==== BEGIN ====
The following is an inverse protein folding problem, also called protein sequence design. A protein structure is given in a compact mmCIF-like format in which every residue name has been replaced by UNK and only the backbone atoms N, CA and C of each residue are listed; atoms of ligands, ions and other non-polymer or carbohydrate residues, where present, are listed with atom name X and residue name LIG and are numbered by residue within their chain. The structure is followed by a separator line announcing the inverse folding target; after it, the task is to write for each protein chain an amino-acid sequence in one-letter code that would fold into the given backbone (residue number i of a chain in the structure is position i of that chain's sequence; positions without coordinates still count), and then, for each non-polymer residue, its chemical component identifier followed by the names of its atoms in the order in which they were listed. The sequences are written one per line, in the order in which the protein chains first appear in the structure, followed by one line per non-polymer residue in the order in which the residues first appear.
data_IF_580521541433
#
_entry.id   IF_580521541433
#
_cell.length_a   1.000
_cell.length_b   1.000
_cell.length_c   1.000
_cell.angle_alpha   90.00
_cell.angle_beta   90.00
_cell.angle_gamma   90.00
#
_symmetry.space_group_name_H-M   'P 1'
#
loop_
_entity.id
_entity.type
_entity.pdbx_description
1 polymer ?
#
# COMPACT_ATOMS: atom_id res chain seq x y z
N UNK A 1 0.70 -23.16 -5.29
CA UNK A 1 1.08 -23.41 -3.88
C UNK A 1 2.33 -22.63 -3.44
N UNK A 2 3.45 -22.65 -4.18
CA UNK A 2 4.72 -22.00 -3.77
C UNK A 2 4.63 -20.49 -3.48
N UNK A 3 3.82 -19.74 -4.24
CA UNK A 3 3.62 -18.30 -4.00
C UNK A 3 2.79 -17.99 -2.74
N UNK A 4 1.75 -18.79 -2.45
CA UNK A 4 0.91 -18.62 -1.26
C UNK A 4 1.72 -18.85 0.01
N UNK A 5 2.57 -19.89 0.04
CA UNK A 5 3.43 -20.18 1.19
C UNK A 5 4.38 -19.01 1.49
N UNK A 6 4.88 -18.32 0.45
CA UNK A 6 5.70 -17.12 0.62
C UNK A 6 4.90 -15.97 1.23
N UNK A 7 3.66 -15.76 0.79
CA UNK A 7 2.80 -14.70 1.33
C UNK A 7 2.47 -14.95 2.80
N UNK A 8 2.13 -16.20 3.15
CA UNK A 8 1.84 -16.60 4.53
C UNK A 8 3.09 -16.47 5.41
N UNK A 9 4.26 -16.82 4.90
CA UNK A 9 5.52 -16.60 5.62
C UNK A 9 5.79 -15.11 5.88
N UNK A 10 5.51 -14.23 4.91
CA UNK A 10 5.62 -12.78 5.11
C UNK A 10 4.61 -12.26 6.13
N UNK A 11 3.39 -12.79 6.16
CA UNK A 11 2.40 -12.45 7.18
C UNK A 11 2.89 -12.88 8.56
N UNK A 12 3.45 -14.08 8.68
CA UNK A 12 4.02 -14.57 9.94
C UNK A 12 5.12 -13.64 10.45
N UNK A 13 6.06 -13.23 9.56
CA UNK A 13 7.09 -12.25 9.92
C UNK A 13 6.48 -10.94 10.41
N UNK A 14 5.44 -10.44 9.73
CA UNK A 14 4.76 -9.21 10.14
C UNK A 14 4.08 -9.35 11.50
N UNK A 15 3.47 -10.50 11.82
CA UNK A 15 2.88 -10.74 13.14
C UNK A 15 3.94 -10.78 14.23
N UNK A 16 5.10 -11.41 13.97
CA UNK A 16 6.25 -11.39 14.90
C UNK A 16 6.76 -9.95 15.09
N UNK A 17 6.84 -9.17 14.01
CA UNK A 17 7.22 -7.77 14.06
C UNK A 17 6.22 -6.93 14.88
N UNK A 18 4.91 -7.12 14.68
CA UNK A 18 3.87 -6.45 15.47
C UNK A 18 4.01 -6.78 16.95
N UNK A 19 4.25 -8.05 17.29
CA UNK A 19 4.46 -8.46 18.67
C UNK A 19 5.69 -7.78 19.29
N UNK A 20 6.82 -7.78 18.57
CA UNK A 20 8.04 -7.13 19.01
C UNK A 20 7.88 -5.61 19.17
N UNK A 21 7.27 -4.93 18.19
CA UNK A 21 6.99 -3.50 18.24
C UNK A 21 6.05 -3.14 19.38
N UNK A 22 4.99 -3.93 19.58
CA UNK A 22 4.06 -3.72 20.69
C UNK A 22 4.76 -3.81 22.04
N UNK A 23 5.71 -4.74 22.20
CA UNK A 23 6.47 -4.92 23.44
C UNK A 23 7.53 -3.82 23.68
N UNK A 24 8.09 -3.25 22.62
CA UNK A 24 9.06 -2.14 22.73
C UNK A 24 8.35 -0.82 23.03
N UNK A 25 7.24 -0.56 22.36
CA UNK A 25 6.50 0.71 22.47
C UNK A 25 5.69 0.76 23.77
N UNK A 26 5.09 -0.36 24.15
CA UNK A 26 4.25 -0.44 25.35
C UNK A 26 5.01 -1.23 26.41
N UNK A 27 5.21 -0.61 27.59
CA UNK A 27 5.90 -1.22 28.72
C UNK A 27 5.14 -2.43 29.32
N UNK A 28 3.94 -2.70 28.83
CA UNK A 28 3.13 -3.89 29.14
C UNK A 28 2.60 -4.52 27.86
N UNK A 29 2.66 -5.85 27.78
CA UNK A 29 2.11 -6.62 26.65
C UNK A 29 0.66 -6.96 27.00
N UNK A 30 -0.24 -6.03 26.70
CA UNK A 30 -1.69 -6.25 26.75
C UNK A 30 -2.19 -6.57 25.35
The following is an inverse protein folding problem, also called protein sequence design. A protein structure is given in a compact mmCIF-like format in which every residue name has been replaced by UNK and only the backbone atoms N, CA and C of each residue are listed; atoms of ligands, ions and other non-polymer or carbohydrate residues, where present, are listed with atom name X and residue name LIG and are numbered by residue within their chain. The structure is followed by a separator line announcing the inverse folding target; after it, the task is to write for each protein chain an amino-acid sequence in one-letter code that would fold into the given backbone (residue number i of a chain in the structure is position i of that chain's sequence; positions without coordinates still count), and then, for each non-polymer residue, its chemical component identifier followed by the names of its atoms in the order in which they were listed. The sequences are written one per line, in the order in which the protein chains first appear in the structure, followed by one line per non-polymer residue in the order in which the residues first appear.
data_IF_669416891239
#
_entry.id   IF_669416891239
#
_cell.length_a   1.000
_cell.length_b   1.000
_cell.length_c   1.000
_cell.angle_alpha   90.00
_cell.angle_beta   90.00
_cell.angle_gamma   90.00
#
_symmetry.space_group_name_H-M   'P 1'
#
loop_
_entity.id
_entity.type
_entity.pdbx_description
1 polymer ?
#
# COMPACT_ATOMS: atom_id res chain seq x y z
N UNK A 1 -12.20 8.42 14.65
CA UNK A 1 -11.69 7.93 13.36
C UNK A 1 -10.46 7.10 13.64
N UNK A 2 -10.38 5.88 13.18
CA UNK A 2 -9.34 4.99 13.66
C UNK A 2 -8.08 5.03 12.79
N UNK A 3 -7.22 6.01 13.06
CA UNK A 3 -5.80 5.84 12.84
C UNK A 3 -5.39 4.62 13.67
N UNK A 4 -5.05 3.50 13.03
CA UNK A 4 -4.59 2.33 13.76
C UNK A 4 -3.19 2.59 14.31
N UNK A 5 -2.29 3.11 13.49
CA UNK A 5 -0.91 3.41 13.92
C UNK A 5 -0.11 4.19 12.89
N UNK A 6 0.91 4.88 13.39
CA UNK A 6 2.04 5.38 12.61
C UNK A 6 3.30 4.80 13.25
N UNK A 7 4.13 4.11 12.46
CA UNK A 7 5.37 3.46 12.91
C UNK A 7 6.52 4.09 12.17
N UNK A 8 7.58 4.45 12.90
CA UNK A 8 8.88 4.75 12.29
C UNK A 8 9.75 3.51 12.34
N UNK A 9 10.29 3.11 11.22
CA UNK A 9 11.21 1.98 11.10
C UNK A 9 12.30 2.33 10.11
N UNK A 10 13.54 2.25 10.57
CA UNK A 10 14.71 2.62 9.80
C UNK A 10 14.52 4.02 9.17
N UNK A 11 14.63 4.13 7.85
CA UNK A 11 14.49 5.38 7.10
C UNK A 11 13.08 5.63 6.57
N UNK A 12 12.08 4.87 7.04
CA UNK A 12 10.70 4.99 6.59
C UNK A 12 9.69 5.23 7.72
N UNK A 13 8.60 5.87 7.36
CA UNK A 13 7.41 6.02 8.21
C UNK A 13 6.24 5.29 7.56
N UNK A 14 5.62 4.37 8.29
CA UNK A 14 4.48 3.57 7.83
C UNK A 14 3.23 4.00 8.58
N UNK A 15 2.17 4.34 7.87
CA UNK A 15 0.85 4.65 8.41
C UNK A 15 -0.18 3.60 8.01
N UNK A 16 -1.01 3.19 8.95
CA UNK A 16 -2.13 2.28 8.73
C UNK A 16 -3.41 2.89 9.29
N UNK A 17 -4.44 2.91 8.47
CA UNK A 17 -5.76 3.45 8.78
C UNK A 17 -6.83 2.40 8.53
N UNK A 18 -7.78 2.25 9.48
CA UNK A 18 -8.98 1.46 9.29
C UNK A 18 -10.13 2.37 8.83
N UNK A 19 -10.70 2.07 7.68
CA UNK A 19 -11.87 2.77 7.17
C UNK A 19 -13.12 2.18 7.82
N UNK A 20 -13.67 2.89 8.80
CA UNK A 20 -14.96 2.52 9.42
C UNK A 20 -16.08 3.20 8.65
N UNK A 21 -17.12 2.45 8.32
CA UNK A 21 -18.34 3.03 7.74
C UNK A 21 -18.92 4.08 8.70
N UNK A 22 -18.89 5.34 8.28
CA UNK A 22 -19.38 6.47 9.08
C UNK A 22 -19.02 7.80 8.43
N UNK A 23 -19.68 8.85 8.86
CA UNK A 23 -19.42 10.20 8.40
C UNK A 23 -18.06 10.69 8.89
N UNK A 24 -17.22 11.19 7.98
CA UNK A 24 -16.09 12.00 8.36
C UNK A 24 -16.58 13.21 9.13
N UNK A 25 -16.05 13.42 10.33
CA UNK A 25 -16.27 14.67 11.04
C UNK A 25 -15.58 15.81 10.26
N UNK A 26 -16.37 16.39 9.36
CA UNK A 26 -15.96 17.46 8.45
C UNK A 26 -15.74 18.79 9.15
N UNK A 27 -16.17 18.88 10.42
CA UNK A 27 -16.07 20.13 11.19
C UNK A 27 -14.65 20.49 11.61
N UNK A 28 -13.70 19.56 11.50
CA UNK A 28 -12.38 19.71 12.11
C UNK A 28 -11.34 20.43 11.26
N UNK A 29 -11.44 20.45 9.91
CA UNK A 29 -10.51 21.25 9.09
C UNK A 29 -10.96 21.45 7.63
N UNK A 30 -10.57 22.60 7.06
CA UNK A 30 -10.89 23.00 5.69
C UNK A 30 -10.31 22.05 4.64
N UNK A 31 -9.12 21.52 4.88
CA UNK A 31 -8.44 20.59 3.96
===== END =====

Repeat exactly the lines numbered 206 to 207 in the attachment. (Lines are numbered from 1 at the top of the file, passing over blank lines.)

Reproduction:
CA UNK A 25 -16.27 14.67 11.04
C UNK A 25 -15.58 15.81 10.26